“My mom is very supportive, my dad is very supportive and to this day they are very supportive. I wanted to stay somewhere close where they could watch me play and could come drive and reach me when they needed to, ” McKinney said. “When you go into a gym and see nothing but tents and kids who slept overnight when it is below zero in the snow just to watch you play, there is no greater experience than that.”

With his years in college running out, McKinney was not ready to put the ball down just yet. He decided to continue his basketball career in Germany. For the next 10 years, McKinney would be thousands of miles away from his family. Only being able to come home and see his son for three months of the year, he spent his time at home as a parent watching his son play from the sidelines.

I saw how much time I wasn’t spending with my son, and it really hit me.

— Jimmy McKinney

“I saw how much time I wasn’t spending with my son, and it really hit me,” McKinney said. “I started coaching him out of the blue one day. I wanted to be a parent, and I wanted to watch. But, being the person I am, I wasn’t worried about my son. I was looking at the other kids and saw they needed help, too.”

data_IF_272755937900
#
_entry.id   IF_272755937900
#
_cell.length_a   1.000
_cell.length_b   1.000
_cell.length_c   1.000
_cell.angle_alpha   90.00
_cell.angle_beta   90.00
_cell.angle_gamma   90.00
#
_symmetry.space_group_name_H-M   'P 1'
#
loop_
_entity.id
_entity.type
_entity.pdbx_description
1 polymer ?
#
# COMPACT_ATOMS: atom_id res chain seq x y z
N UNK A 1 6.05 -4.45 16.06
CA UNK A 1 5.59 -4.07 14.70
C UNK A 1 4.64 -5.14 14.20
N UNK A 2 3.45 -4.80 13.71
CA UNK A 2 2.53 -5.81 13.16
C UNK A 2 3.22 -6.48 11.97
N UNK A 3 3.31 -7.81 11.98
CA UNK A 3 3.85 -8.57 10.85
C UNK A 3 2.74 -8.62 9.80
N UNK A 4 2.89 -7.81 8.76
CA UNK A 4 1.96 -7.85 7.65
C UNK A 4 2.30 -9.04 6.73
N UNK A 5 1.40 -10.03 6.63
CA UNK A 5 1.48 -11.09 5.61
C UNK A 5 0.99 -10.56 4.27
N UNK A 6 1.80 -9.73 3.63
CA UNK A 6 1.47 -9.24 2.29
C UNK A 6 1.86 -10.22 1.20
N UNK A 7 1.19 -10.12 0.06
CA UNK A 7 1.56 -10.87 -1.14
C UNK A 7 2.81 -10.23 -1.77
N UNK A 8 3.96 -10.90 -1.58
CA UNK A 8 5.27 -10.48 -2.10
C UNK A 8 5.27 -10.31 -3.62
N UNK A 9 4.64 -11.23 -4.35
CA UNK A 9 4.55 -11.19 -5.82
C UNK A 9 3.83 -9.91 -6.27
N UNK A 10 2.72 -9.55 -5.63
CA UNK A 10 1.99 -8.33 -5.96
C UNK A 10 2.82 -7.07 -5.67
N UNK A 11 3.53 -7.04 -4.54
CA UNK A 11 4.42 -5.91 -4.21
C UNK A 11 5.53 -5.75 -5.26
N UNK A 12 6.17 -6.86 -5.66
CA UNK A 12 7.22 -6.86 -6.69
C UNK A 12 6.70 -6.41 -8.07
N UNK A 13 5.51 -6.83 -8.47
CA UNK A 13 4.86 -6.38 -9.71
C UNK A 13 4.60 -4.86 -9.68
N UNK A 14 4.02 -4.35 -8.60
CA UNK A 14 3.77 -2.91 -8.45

This is where McKinney’s love for coaching began: his son’s first grade Larry Hughes Little League basketball team. For the next three years, each summer he would come home and coach the team. Eventually in 2017, he went back to Vashon to help train the high schoolers. After playing 262 games in Germany and leading up his eleventh year overseas to play for a new team in Greece, McKinney decided he was ready to hang his jersey up and view basketball from the other side of the line.

“I never knew that I was going to be a coach, or even fall in love with coaching,” McKinney said. “Where I’m from, you’re always looking for a way out, and if I didn’t have basketball I don’t know what I would be doing right now. Basketball is like a tree, and now I have branches coming off of that tree. I am looking through the lens as a coach now. You can’t play so you have to teach them to play through your eyes. It’s the hardest thing to do. You see it, you want them to see it, but you have to teach them how to see it.”